October 23, 2017

Millbrook Elementary was a medium sized school, with mediocre teachers and mediocre students. The school was mostly a pale orange, but there was the occasional strip of blue paint. A large checkerboard took up the majority of the blacktop in the “town hall” of the school. The playground was placed in the middle of the blacktop like a deserted island in the ocean. The paint on it was blue and white because of the principal, Mrs. Welch loves the Cowboys. I could see the other kids playing on that polished structure, and I was stuck staring at everyone having fun without me. Just because of one person.
    Everything started with the whispering. All of my classmates in Mrs. Otewalt’s 3rd-grade class where staring at me wherever I went, were silently mumbling in each other’s ears. And all of them were glimpsing at me. It was like a pattern: look, whisper, laugh. Look, whisper, laugh. What did I do? Why was I so hated? All of my friends and people that I didn’t even know were treating me like I was a pinhead. Well, everyone except for one person. She was Alida, my best friend from preschool, had braids with beads hanging from her head like she had a mop on top of her head; it didn’t look half bad. Alida said that she was a “tomboy” and she hated girl stuff. She was the only one that wouldn’t believe what they said and my only real friend.

Whenever the others started to laugh about me, I would go to a lonesome bench, and Alia winked, and she went into gossip mode. She would go out, listening, pretending to gossip, and come back and tell me what other people were saying, although I felt that she wasn’t telling me the whole thing. None of what people were talking about was right. It was all lies, and wild ones too. People were saying that I was a loner, I had a crush on Alida, etc. None of this was right, of course, but my so-called “friend”  Malachi was spreading the rumors like the Black Death. Malachi had been one of my best friends at the beginning of the year, but now he singled me out, blamed me for everything he did wrong, and at the end, he would laugh, and say he was just kidding. Malachi was a short kid with a buzz cut,  and a he is a Mexican. Malachi had a silver filling on his right molar and a mischievous smile that would make you suspicious. One time, he persuaded everyone turned against me in Egyptian War and made another team without me because I was apparently “cheap.” I always had a feeling he didn’t like me but was worse was that I didn’t know he would go to this extent to quarantine me. Malachi was a newbie this year, and somehow became friends with me shortly after school started. He didn’t have many friends in the beginning, but now it felt like he was being backed up by the entire third grade. Whenever Malachi saw me, it was a pattern: stop, look, hesitate, turn, leave. It was like he didn’t want me here at this school. I only had one defense: come back tomorrow and hope he is back to normal. It never worked.
    Alida was my best friend, doing everything to help me out, make sure that I wasn’t alone. She was like a mother to me, and all of that washed away with one small decision that I still deplore to this day.
    Alida and I were silently talking amongst ourselves on the swings when Malachi came behind us.
“Get off the swings. It’s my turn,” he mumbled. I stayed quiet.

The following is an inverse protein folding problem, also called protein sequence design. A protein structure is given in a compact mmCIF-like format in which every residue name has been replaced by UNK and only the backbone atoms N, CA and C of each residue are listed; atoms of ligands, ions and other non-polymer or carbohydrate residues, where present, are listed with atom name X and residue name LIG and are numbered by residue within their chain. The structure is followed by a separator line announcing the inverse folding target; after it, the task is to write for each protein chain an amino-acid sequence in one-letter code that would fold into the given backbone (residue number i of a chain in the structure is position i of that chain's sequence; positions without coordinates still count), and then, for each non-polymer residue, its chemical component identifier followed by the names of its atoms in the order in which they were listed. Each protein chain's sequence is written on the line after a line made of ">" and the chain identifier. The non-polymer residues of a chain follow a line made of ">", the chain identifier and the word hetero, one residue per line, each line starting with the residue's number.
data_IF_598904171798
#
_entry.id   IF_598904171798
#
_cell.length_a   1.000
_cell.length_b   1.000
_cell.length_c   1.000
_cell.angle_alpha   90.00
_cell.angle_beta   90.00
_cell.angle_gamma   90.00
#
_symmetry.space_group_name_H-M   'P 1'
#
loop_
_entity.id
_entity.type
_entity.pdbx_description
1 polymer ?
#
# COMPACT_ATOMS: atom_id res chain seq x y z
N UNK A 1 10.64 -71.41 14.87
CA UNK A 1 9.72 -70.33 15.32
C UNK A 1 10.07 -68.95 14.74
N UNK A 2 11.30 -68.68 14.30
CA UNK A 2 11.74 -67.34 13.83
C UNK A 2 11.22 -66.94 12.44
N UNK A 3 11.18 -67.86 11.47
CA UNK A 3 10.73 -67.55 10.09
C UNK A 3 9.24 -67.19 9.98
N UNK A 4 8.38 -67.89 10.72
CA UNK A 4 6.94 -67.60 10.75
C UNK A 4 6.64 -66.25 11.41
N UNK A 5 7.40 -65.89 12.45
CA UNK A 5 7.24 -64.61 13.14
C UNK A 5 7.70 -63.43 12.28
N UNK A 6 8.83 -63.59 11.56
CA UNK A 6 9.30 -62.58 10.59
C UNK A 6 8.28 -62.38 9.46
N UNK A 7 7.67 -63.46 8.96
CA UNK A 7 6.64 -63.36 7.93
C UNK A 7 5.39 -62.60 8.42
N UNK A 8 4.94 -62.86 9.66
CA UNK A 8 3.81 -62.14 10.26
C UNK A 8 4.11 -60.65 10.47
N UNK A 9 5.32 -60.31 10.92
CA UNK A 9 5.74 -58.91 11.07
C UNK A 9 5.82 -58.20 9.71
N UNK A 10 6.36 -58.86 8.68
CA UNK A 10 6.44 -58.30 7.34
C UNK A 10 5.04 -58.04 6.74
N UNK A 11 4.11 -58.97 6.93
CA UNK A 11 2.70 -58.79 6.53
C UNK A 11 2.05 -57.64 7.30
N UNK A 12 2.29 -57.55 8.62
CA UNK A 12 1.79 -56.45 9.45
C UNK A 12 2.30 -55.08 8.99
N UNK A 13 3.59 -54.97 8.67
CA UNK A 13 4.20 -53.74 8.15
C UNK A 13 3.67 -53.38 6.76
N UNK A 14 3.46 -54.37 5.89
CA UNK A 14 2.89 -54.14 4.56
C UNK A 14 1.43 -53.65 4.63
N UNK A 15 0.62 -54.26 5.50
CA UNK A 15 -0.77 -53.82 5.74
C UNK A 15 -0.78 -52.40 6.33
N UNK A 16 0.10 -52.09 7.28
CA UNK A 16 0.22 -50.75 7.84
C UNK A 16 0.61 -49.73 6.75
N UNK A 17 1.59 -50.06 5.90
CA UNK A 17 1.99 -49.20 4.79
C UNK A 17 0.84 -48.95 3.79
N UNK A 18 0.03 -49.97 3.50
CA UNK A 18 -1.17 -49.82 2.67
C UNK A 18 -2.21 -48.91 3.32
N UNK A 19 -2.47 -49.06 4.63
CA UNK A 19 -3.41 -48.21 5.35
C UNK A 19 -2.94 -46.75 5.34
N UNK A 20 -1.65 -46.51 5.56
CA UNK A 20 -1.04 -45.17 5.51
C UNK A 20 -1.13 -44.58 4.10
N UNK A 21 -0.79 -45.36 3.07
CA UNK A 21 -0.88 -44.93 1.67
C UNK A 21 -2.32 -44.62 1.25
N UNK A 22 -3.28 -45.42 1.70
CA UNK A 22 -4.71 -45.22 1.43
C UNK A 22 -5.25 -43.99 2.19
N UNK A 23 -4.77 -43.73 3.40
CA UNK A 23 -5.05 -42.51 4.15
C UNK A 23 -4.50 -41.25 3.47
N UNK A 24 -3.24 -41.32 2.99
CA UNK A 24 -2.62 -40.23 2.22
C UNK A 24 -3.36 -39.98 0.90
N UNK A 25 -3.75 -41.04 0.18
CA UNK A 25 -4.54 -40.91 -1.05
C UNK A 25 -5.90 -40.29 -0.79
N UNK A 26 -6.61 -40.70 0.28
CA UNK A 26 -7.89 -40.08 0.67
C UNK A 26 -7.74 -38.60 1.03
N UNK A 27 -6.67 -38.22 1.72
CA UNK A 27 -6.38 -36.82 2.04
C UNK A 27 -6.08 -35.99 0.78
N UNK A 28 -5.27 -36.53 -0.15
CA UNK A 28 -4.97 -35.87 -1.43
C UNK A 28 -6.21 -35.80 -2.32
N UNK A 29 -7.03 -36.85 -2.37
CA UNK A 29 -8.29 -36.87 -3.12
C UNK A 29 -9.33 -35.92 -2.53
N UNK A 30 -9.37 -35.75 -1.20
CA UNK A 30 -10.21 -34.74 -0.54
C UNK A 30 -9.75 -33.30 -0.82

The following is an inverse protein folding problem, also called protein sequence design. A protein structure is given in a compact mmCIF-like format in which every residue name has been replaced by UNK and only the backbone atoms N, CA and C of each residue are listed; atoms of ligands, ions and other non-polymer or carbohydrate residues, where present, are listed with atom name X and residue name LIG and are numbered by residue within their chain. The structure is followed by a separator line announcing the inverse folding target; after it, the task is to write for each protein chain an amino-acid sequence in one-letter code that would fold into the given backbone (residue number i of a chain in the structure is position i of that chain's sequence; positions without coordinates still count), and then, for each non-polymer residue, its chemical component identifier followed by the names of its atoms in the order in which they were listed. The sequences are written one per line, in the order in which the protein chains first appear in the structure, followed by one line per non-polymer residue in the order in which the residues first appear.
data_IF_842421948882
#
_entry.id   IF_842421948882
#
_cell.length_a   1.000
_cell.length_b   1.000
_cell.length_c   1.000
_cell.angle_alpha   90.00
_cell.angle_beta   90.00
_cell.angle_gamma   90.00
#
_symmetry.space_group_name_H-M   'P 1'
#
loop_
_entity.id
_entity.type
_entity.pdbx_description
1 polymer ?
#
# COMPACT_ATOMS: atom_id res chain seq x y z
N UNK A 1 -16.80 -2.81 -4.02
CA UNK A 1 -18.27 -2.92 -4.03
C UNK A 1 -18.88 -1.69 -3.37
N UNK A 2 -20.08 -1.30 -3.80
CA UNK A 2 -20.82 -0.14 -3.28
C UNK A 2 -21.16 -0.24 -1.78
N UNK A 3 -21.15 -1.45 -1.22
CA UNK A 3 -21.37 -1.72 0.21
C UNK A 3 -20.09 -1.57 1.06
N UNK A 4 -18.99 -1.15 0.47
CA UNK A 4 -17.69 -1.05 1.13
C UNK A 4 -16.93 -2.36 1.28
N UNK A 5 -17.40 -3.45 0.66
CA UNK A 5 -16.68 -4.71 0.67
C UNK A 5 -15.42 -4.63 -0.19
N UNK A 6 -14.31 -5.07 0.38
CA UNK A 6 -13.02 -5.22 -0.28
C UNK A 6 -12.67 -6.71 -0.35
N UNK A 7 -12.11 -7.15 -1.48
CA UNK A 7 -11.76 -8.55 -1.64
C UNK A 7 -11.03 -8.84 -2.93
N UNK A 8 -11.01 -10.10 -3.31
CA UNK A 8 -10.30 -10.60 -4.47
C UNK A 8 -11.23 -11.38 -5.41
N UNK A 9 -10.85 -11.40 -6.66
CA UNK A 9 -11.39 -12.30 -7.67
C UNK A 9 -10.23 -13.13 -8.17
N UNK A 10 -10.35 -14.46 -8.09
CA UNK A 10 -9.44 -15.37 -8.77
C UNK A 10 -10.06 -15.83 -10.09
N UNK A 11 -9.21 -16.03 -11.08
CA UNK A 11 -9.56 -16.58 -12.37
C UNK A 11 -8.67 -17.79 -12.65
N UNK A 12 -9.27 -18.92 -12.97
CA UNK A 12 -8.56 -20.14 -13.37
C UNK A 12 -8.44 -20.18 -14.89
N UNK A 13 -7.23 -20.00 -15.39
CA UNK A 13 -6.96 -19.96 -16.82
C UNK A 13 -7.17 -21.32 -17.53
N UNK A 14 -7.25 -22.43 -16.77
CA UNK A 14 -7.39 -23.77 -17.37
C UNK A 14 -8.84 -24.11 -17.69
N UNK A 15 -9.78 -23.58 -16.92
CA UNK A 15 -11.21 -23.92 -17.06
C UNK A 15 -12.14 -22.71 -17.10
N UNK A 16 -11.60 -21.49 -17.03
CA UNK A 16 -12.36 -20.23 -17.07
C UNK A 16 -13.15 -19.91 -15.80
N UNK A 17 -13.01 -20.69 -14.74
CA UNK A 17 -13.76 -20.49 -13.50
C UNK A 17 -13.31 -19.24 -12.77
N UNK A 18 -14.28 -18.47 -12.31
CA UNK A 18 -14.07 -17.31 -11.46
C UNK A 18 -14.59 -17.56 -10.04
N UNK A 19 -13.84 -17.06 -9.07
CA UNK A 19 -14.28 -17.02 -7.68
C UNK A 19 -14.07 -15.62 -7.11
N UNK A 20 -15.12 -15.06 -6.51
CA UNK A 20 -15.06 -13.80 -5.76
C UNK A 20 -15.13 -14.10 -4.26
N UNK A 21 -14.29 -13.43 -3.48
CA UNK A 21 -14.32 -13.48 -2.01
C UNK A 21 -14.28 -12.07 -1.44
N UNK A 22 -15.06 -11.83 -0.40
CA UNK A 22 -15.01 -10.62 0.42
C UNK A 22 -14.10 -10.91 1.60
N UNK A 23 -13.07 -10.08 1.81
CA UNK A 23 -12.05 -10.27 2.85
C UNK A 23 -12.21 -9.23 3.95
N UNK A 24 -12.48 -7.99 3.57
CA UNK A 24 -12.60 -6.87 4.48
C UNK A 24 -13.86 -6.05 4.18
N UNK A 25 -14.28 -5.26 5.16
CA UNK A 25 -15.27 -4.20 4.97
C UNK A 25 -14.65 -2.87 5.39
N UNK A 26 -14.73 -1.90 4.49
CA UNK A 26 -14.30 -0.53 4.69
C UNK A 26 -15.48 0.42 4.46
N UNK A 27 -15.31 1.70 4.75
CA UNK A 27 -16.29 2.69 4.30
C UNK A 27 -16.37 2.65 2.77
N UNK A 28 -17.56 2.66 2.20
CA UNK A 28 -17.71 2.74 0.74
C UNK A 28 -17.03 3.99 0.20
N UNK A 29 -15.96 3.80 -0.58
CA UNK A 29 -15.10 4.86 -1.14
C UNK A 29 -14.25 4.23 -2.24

“Jeez. Alida, come on. Let’s go. Leave this weirdo alone,” he instructed her. I watched as she went with him, not turning back. Maybe she was doing her gossip mode thing again. Maybe.
    “Alida,” I said to her, hoping she would come back. “Alida!”
Her back was turned to me still, and then I couldn’t take it anymore. I got up from my seat and went straight to the mean yard duty.
    “Excuse me? That guy is making fun of me. No, not the other one that’s my friend, but the other guy,” I said, all hopes lost. The yard duty told me to get him, and I walked up,  I told him the teacher was calling and watched from my seat on the swings to see him get in trouble. As Malachi was getting spoken to, the yard duty pointed her pointer finger at Alida and motioned for her to come there. The yard duty stopped talking, they started nodding their heads vigorously and started back with hatred in their eyes. My face went cold. Oh my god, did I just fail my only friend? I thought, fear in every part of my body.  Maybe she’s not mad at me? I watched as she walked right past me to her class as I said,
“Are you still mad at me? What did I do?!”
Her back was still facing back at me. I did. I feared that I had lost my only real friend. How can I go on with school? How can I go on knowing I don’t have anyone to have my back?
    After school, I went to the checkerboard and waited for Alida’s class to come out. I knew it wasn’t worth it, but why not try to talk to her? Alida’s class and the other classes too came running out, with the sound of rolling backpacks on the rough asphalt. Gathering the last of my hope, I approached her.
    “Alida, talk to me. What did I do wrong? Please, tell me,” I asked.
    Her response: Walking right past me.
That was it. I had lost everyone. No one was my friend. Tears welled in my eyes. I walked back to the main gate to get picked up, and coincidentally she was walking the same way as I was. I wiped my face and dried my hand on my shorts. Alida stopped, and Malachi going ahead. She turned around spoke,
“Sorry for not answering. Malachi was on the edge of not trusting me to hate you.”
My hopes rose like helium.
I couldn’t say anything.
I just smiled.
Later that week, I looked back at the orange school from the shotgun seat of the U-Haul moving van and knowing that I had not left that school in isolation. However small the quantity you have of friends, even though it’s only one, they still matter.

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